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Last week we briefly talked about tea in China, the popularity, different types and had a quick look at the various tea plantations in China.
If you missed it, we recap it here:
We have, in various other posts also talked about the changes in China, from environmental concerns to a sharpening of awareness of health and fitness. Both of which have seen a rush of interest, and subsequently, business opportunities.
So, how does this all tie in with tea in China?
A rather good question, bear with us as we make this tenuous link a little more obvious. We hope.
It’s more of a subtle interpretation of the heading and an understanding of tea today, the way the world knows it.
Pretty much like the UK, tea is, in China, more of an institution.
A tradition. Not just a drink. For example, the China tea ceremony puts anything in the Palace to shame!
The tea bush is native to China. Tea drinking was created in China (by accident if legends are true) and the tea process invented in China.
It was a booming business over which China held the monopoly.
Yet this desire of foreign powers to control, limit and destroy China ascendancy is well dated. At least, around 300 years old when, in the mid 1800s, a Scottish botanist, at the behest of England infiltrated the China tea industry, stealing cuttings which were then raised in the Great British Land of India. China’s hitherto thriving global industry was decimated.
Or, How England Stole the World’s Favorite Drink and Changed History: by Sarah Rose. [Free PDF read / download]
This was not a one off.
That little, egg shaped, fury, brown, green fleshed fruit you so enjoy – and pay a King’s ransom for – also originated from cuttings stolen from China. So, in short, foreign enterprises have been taking Chinese products and culture, turning it against them, then selling it back to them for centuries. Something we ought bear in mind before we accuse China of stealing OUR IP!
This same technique has also been used by many foreign brands for decades. Most noticeably, fashion and luxury.
Every Chinese New Year, AKA Spring Festival, many of the worlds top fashion / cosmetic houses launch a product unashamedly featuring Chinese artwork, culture or themes.
So: Winds of Change in China
Or, as Zac from Jing Daily more delicately put it:
How Luxury Brands Are Reviving Chinese Artisan Traditions For Contemporary Tastes.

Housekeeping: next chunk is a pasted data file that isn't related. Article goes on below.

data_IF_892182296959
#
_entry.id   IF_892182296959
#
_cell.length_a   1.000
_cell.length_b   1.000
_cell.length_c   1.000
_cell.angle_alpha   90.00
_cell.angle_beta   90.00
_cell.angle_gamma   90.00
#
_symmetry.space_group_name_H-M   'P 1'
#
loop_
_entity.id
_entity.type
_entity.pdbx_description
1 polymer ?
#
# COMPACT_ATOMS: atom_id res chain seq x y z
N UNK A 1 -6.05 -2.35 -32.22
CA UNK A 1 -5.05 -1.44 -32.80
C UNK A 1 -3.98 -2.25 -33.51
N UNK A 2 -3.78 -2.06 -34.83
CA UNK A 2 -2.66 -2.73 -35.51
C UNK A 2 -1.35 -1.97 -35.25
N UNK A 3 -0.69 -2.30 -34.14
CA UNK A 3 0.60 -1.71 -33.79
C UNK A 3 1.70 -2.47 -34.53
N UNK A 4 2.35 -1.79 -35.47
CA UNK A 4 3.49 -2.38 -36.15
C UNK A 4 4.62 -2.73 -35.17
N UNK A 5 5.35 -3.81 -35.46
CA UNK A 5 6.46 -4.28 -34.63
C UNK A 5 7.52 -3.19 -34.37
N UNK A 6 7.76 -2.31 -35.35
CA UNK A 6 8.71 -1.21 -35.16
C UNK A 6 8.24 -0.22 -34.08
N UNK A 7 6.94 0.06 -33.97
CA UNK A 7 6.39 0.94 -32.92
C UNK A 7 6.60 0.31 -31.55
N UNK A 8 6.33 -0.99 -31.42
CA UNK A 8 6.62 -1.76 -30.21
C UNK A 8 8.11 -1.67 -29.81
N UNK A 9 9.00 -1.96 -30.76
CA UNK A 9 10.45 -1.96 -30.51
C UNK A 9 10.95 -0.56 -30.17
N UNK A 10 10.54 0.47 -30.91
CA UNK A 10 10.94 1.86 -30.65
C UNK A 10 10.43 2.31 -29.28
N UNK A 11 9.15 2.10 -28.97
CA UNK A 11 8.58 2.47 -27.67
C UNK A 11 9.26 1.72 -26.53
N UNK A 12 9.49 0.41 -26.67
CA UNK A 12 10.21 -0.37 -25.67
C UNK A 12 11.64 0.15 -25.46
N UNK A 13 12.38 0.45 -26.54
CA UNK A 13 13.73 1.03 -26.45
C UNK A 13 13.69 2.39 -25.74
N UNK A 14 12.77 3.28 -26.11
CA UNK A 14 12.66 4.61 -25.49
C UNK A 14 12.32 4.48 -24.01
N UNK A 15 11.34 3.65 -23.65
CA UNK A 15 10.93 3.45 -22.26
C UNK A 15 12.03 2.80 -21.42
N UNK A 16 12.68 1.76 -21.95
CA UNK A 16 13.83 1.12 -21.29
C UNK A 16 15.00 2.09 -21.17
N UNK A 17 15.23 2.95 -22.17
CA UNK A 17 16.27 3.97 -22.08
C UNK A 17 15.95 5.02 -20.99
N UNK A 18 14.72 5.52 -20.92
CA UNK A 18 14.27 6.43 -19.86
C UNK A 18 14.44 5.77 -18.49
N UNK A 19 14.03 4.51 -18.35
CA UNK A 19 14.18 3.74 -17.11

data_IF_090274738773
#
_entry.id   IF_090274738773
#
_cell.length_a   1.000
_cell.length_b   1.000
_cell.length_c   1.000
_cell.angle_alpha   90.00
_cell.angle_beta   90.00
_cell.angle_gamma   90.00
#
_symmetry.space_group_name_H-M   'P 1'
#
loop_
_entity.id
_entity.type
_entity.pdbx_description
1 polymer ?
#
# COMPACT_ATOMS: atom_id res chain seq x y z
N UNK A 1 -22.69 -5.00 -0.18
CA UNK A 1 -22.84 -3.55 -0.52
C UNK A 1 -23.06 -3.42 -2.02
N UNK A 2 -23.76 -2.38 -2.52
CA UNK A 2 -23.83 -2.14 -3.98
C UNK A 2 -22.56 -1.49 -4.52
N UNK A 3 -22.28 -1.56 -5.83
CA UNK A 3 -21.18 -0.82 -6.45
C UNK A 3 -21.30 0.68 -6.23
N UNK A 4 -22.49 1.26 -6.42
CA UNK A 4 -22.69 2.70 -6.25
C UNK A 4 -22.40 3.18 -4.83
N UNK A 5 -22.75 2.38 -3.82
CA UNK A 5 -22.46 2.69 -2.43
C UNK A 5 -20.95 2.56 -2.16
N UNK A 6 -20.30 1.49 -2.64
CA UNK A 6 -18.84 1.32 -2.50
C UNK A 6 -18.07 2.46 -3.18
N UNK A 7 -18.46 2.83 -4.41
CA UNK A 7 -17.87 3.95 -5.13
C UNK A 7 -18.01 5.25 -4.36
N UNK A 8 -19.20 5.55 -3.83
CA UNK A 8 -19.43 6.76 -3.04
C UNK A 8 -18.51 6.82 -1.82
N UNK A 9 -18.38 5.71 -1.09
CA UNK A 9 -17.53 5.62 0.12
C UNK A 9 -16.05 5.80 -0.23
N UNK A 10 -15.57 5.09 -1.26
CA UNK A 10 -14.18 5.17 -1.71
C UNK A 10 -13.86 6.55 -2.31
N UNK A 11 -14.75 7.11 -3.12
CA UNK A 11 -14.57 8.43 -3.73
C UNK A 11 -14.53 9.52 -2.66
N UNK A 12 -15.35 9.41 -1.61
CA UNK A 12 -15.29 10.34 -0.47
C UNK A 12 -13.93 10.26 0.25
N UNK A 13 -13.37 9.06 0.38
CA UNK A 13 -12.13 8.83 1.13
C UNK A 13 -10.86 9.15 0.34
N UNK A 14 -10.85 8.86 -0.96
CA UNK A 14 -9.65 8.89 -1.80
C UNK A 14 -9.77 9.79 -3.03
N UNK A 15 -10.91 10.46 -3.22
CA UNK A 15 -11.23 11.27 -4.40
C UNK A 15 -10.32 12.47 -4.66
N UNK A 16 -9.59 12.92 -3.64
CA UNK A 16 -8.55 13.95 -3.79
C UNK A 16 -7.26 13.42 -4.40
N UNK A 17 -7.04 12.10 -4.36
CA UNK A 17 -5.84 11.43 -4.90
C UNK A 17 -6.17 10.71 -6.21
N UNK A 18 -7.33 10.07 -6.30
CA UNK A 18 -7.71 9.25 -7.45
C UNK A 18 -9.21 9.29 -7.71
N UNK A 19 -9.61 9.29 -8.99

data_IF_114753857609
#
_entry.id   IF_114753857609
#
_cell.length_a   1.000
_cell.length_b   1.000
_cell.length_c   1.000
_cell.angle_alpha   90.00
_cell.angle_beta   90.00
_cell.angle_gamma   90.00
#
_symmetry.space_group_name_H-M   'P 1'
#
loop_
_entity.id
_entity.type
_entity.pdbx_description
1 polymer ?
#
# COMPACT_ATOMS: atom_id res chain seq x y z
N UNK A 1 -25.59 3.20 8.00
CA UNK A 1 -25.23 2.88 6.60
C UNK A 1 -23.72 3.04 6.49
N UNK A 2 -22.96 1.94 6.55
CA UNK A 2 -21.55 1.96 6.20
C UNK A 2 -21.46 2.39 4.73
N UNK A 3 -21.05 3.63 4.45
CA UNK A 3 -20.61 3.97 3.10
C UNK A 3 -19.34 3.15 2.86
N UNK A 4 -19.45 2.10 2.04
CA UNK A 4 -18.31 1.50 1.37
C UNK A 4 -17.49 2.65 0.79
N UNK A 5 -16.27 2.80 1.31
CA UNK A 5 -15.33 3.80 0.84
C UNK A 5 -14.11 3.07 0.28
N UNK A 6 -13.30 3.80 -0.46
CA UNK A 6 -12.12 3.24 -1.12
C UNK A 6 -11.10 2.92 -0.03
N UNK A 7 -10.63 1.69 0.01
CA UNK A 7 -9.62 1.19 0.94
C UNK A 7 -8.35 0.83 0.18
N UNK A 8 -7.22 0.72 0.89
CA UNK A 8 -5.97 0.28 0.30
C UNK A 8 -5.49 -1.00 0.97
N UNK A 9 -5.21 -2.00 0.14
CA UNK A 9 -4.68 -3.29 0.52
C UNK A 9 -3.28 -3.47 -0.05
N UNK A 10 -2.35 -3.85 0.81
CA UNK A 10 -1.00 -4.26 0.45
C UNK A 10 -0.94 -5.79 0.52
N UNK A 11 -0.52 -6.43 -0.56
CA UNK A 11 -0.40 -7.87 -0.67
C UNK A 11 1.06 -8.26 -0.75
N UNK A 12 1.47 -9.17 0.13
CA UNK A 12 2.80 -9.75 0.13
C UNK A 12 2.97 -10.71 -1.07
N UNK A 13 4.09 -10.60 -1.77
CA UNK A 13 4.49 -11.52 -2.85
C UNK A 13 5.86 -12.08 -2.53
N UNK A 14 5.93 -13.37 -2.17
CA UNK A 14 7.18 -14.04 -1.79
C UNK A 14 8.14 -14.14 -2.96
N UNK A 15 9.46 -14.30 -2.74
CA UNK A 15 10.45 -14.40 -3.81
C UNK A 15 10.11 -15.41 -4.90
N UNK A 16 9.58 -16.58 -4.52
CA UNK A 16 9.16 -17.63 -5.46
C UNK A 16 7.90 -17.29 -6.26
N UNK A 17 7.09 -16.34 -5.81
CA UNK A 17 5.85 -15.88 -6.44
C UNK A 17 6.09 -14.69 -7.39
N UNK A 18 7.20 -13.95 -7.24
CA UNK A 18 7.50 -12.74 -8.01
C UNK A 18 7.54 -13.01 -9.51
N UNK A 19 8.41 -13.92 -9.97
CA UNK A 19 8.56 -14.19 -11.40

Homegrown brands have in recent years started to redefine what luxury looks like, spurred on by a younger generation eager to rediscover its history amid growing confidence in the Chinese identity.
From furniture to fashion to jewelry, nascent domestic luxury brands are helping to revive ancient Chinese craftsmanship by investing in artisans and long-forgotten techniques, and launching products aimed at contemporary audiences. In the process, they are elbowing their way onto the global luxury space with their markedly Chinese aesthetic.
Perhaps for some of you, reading this might bring back memories of the circa 1980’s when Japanese interior design was “all the rage.” Suddenly, everyone was redecorating with rice paper lamps and shoji. Futons became the goto, go to bed lifestyle. Ironically, most of these designs were originally inspired by traditional Chinese culture.
So the moral, or cautionary tale, for international brands might be, that before you – with good intentions we assume, not driven by lust for profit- decide to model your next campaign around a Chinese festival or culture, stop and take a breath. There is a possibility and growing, that your Chinese audience may not see it as benevolently as you. Set against the current background of overt aggression against China, you may find it has the opposite effect to that which you hoped. This piece, again from Jing, might explain further:
Cultural Appreciation V/S Cultural Appropriation.
Finally, yes, again, we knowledge Ranny, our in house artist, for the header image today.
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